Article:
I was a M1 Cavalry type myself.
robot_
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United Kingdom
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Posted: Friday, September 24, 2010 - 03:25 AM UTC
I don't see the issue as being with level of detail, but more the accuracy, which I guess is linked to detail in some cases. My problem is that this hobby is an extension of an interest in history, so accuracy is important to me in most builds.

I had planned to do a quick OOB build of a Hurricane for the Aces II campaign, I bought a set of decals that had the scheme I wanted, but it cost twice as much as the kit.... then I logically assumed it was worth spending some more on a detailed PE interior, as the kit's didn't look great. Then I began reading about all the inaccuracies of the kit, and the decals I had bought had the wrong colours for the nose-art... so I never started the 'quick OOB build' of that one.

So I thought I'd build something that I didn't know anything about- a Mustang. The kit looked super- great detail everywhere. I wasn't going to do any research, and I knew most people though the kit was very accurate anyway. Then I accidentally read a few threads mentioning the filling of panel lines on the wings, the coloured lights on the underside of the wings needed filling for a RAF mustang, and the cannons didn't have exposed recoil springs- my build would definitely need those modifications to be accurate... it began to feel less interesting as a quick build.

So I stuck with the kits I had already started, and slowly I am making progress...

While there is a lot of benefit in doing a quick, simple build, there is also the option of appreciating the build you are working on- the grass is not greener in the next build- and slogging through until it is finished.
drabslab
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European Union
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Posted: Friday, September 24, 2010 - 04:15 AM UTC
well, its all been said really,

enjoy building, get yourself a great collection together and improve your skills gradually.

SellSword
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Indiana, United States
Joined: February 15, 2010
KitMaker: 167 posts
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Posted: Saturday, September 25, 2010 - 09:34 AM UTC
Ah, not quite... one more thing... what are your thoughts on the different scales? Are you a scale fiend, or do you dabble in a litle of everything, and why are you so inclined?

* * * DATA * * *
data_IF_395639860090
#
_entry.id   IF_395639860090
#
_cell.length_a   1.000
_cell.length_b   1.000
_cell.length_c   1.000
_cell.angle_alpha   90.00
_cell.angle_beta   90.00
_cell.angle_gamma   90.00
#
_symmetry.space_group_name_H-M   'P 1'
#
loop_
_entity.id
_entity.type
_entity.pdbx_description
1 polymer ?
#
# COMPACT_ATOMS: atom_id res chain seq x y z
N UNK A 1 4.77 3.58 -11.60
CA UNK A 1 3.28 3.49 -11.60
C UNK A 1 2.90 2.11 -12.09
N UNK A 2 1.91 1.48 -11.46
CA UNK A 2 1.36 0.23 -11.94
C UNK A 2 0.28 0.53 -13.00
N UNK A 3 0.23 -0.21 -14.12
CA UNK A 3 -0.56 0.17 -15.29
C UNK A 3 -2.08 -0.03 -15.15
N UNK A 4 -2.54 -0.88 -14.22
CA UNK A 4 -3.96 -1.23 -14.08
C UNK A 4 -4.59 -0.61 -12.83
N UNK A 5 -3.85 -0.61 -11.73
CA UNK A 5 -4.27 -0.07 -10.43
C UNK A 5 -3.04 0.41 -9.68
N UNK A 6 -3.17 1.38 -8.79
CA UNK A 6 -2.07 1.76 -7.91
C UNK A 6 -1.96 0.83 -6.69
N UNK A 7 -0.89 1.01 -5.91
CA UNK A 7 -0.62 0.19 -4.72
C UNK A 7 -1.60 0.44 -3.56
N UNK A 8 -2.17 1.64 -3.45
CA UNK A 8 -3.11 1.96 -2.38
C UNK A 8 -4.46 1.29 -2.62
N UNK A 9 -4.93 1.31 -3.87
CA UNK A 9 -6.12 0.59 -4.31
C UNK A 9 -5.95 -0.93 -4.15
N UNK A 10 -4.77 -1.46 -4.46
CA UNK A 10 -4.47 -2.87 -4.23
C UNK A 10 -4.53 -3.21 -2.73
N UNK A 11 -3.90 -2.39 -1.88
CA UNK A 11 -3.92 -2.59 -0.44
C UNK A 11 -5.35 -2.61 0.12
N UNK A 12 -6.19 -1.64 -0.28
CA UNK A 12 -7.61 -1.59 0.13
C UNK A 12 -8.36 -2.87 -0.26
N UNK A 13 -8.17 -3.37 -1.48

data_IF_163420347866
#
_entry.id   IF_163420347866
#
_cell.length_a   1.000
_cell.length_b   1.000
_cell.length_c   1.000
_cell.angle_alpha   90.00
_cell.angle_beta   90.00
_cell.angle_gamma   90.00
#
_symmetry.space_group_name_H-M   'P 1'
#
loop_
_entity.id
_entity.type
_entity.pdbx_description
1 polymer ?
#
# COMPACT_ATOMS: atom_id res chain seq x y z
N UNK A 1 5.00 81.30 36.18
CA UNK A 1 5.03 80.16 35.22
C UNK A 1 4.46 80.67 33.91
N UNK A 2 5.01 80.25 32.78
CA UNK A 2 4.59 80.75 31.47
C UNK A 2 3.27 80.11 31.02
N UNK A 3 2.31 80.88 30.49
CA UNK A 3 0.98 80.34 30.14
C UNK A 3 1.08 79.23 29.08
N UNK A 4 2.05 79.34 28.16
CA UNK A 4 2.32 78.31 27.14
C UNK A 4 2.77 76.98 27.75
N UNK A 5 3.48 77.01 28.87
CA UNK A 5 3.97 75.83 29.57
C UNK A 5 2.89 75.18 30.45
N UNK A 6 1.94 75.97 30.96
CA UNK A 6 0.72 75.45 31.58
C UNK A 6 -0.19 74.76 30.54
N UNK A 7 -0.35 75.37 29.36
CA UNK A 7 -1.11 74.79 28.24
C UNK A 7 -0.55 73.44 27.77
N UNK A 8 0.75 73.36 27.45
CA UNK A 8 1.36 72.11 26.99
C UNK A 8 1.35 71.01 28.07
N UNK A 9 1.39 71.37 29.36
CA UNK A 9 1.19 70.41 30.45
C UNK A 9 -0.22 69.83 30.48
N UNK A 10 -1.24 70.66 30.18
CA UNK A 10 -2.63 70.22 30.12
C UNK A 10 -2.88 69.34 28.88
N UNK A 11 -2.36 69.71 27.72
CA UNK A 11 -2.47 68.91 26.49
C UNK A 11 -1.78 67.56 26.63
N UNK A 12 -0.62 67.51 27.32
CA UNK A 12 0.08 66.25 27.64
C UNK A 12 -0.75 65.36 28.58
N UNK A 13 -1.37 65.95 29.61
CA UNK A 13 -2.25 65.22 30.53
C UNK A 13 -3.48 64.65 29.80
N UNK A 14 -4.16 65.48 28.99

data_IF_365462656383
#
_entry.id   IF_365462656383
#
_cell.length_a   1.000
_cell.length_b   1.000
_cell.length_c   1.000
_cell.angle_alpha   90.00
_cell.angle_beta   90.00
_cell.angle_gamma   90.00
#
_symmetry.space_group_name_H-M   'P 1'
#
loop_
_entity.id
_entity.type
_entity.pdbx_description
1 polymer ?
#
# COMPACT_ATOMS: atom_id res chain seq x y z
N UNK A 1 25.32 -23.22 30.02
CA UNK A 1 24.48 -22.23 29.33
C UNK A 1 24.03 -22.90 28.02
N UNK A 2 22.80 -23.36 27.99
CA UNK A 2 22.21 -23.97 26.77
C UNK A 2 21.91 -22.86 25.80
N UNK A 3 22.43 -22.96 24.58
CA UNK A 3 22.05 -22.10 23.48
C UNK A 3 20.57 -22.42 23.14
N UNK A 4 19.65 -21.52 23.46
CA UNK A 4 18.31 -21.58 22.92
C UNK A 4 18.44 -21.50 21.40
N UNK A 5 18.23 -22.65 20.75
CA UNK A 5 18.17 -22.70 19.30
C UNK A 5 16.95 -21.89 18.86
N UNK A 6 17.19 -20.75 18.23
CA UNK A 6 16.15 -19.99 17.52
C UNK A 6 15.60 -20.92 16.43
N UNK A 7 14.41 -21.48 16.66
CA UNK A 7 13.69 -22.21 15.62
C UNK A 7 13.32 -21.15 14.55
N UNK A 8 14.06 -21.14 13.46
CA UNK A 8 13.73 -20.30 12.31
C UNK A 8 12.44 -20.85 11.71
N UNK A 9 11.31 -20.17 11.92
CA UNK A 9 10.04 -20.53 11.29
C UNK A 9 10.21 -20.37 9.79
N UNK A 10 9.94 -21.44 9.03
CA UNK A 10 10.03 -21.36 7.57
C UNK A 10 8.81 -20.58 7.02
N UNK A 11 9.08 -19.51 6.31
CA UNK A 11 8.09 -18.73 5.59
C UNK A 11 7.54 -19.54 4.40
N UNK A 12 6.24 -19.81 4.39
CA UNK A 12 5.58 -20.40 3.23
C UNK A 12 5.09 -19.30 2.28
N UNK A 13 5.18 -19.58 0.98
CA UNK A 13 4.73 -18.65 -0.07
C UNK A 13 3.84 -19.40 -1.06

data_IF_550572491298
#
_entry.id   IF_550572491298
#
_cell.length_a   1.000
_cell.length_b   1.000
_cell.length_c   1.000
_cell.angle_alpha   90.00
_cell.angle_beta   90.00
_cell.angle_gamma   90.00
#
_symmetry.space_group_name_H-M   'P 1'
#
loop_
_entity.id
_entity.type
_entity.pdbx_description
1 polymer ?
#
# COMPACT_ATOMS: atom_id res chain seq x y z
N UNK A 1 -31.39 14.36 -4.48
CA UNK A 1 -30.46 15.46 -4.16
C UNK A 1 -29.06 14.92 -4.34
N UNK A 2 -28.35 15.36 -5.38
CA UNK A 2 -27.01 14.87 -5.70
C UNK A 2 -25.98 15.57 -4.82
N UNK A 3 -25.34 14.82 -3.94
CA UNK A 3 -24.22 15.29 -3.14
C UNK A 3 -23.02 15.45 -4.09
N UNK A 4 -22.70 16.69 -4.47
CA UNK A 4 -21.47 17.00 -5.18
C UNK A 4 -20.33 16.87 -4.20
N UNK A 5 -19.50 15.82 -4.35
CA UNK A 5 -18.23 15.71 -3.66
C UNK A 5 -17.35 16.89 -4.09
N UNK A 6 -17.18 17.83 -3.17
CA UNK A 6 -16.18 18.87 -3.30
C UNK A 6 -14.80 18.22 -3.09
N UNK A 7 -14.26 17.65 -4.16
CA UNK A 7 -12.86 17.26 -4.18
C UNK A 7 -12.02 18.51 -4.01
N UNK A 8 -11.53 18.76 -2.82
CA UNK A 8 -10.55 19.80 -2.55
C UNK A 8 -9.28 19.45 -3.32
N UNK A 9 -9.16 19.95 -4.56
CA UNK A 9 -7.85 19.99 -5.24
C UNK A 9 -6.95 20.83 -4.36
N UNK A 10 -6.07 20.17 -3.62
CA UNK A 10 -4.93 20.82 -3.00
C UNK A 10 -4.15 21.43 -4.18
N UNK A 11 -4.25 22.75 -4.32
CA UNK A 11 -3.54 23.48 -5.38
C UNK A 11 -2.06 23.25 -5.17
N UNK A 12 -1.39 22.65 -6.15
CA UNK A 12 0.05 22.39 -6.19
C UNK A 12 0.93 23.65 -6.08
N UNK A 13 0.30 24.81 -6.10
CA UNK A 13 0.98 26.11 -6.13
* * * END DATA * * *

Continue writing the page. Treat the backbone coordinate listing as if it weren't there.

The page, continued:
vonHengest
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Texas, United States
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Posted: Saturday, September 25, 2010 - 06:15 PM UTC
Ray: I tend to favor 1/48 overall, going to 1/72 or 1/144 for larger aircraft. I like the kit to be big enough that it's easy for me to work with. I do have some odd scales for rarer aircraft kit subjects like the C-5 Galaxy. I say just go with whatever you're comfortable with
CaptainA
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Indiana, United States
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Posted: Wednesday, September 29, 2010 - 01:10 AM UTC
Here are the main things to consider
1. Cost. Larger scale, higher cost
2. Display. Larger scale takes up more space in your display area.
3. Subject matter. Smaller scales typically have more variety.
4. Physical limitations. Eyesite
5. Detail. Larger scales typically have more detail.
6. Speed of build. Larger scales typically take longer.

Scale is a factor as you grow older. As eyes grow weaker, scales grow larger. I can't do 72nd or smaller anymore. I really love 48th for the variety of subjcts. I have a about 100 48th scale kits, but I typically do not buy that scale anymore. If I see a subject I want in 48th I will get it, but most of my purchases are 32nd now. I am lucky on the Armor side because 35th is the standard there. I have done that scale since I was a kid, and I have no desire to stray from it.

If you are wanting to add detail, you might want to check out the details available in the different scales. Also, remember you are not tied down to one scale. I am sure you will find a scale you prefer, but subject matter may pull you into another scale for a build or two. Don't limit yourself by only considering one scale. I usually do the larger scales. But if I get into a rutt, a nice 48th scale quick build halps me get the juices flowing again.